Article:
Just over three years ago, Tabor committed to resourcing its faculty with access to Mind-Brain Education (MBE) research to further inform our curricular and pedagogical choices, across all areas of school life. The Center for Transformative Teaching Learning (CTTL) has translated much of the jargon-based research into readily applicable strategies for designing curriculum, cultivating learning environments, and fostering lifelong learning, significant portions of our professional practice. As a Pioneer Partner School with the CTTL, we were well-positioned to make significant gains in the strategic priorities we outlined for our school relative to Faculty (professional learning) and to the Tabor Experience (student learning and achievement).
In particular, our reprioritization of Diversity Equity and Inclusion (DEI) initiatives six years ago was inextricably linked to Mind-Brain Education pursuits. The MBE research on learning has revealed that cognition and emotion are inseparable; minimizing sources of negative emotion is essential to lowering the barriers for enduring learning. If we feel threatened (think: fight-flight-freeze), no deep learning is likely to occur. So, finding ways to engage the parasympathetic system during learning will accelerate the creation and strengthening of learning pathways for students. To accomplish this, a student must feel known and validated for who they are. This occurs when a child believes she is safe from threat and embarrassment, when he is listened to and heard, and that their unique story matters to the teacher, coach, dorm parent, and is relevant to the learning at hand.
To further expand our faculty’s collective capacity and efficacy for establishing these types of learning environments, we have pursued an impressive array of related professional learning opportunities. In addition to the thirteen faculty this past summer (and forty in total over the past three years) who attended the CTTL Science of Learning and School Leadership Academy, Tabor faculty participated in the Multicultural-Teaching Institute, Stanley King Counseling Institute, Visions: Change and Equity Workshop, and the National Diversity Practitioners Institute. Even in the midst of a busy fall trimester, which included the NEASC Accreditation Visiting Team, Tabor faculty have been looking for further MBE research-informed DEI avenues to modulate appropriate learning challenges and make course, departmental, and co-curricular learning outcomes relevant. Tabor had the largest number of practitioners at the Association of Independent Schools of New England (AISNE) workshops for admission professionals “Examining Equity Practices in Enrollment: Exploring Implicit Bias”, for residential faculty “Supporting International and Domestic Students in the Residential Program”, and for academic day faculty “Teaching While White.” In addition to these workshops, Tabor was well represented at the AISNE Annual DEI Conference in October and in December at the National Association of Independent Schools’ annual DEI conference, the People of Color Conference (POCC).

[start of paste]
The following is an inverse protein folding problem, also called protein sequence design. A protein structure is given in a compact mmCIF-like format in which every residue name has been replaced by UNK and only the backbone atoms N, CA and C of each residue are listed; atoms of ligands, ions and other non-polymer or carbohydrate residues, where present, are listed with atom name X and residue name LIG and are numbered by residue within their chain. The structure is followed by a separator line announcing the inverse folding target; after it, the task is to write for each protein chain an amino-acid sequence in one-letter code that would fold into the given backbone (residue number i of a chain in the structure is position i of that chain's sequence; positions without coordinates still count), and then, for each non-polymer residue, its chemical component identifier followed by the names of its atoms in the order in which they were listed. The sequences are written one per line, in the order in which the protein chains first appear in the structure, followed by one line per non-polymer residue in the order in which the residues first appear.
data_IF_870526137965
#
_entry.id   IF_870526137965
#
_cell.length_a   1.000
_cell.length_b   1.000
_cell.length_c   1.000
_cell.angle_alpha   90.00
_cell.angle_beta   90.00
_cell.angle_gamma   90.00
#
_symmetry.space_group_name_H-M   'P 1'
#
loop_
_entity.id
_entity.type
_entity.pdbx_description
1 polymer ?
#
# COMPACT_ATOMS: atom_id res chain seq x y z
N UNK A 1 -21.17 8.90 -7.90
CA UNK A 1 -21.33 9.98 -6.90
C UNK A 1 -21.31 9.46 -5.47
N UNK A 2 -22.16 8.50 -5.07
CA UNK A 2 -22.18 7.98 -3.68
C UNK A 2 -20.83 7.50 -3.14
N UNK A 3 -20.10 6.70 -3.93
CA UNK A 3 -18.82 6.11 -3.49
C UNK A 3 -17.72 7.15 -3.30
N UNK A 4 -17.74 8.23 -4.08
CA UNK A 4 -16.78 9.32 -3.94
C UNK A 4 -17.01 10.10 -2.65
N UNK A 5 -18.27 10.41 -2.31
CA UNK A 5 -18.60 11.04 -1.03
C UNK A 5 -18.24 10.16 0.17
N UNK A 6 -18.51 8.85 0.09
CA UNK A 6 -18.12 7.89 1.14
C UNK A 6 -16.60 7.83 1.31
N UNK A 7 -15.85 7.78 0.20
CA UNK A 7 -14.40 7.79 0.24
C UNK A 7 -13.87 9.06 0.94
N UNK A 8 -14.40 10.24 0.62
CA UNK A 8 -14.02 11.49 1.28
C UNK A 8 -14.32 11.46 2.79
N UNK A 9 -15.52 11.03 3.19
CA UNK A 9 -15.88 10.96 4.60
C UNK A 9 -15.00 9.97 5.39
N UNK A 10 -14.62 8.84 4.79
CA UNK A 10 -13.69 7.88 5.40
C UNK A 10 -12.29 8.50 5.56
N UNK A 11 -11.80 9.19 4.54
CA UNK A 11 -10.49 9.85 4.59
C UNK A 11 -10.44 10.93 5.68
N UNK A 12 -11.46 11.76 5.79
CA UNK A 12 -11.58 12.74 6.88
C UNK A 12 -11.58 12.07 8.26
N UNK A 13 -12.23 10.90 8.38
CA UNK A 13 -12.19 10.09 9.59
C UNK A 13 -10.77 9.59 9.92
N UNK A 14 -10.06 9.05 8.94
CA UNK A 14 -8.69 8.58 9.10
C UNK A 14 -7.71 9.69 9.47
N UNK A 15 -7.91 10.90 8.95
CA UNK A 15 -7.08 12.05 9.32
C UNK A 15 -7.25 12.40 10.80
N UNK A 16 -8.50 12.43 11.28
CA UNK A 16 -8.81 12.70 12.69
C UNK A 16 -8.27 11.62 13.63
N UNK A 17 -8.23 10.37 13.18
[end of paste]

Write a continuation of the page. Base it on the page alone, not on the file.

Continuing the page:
Additionally, our full faculty offered the students a late sleep on the morning of November 7 so we had enough time with a guest presenter and provocateur, Jini Rae Sparkman, who challenged us to meet the following aspiration: “We have the opportunity many times a day, every day, to be the one who listens to others, curious rather than certain…I know I need to talk to you to discover those. I need to learn to value your perspective, and I want you to value mine. I know we don’t have to agree with each other in order to think well together. There is no need for us to be joined at the head. We are joined by our human hearts.” (Margaret Wheatley). Culminating this exploration of what we learn and lead in school communities, Head of School, John Quirk, offered each faculty member their own copy of Culturally Responsive Teaching & the Brain, by Zaretta Hammond.
Even further texture has been added to our MBE-aligned DEI pursuits by our engagement with the Global Education Benchmark Group and our in-house strength of partnering on and off-campus with the Special Olympics of Massachusetts and other local service organizations, and building adult affinity groups. Not even halfway through the school year and this compilation of initiative and investment counts for over half our faculty.
As the director of the CTTL likes to remind us, as educators we are “brain changers.” And in this realm, Tabor faculty are emerging as industry game-changers in supporting our students in their learning through neuroeducation research and the DEI practices that further shape their individual and collective Tabor experiences.
(Special thanks to the CTTL and its MBE “Place Mat” that guides our faculty every day and is cited heavily throughout this article).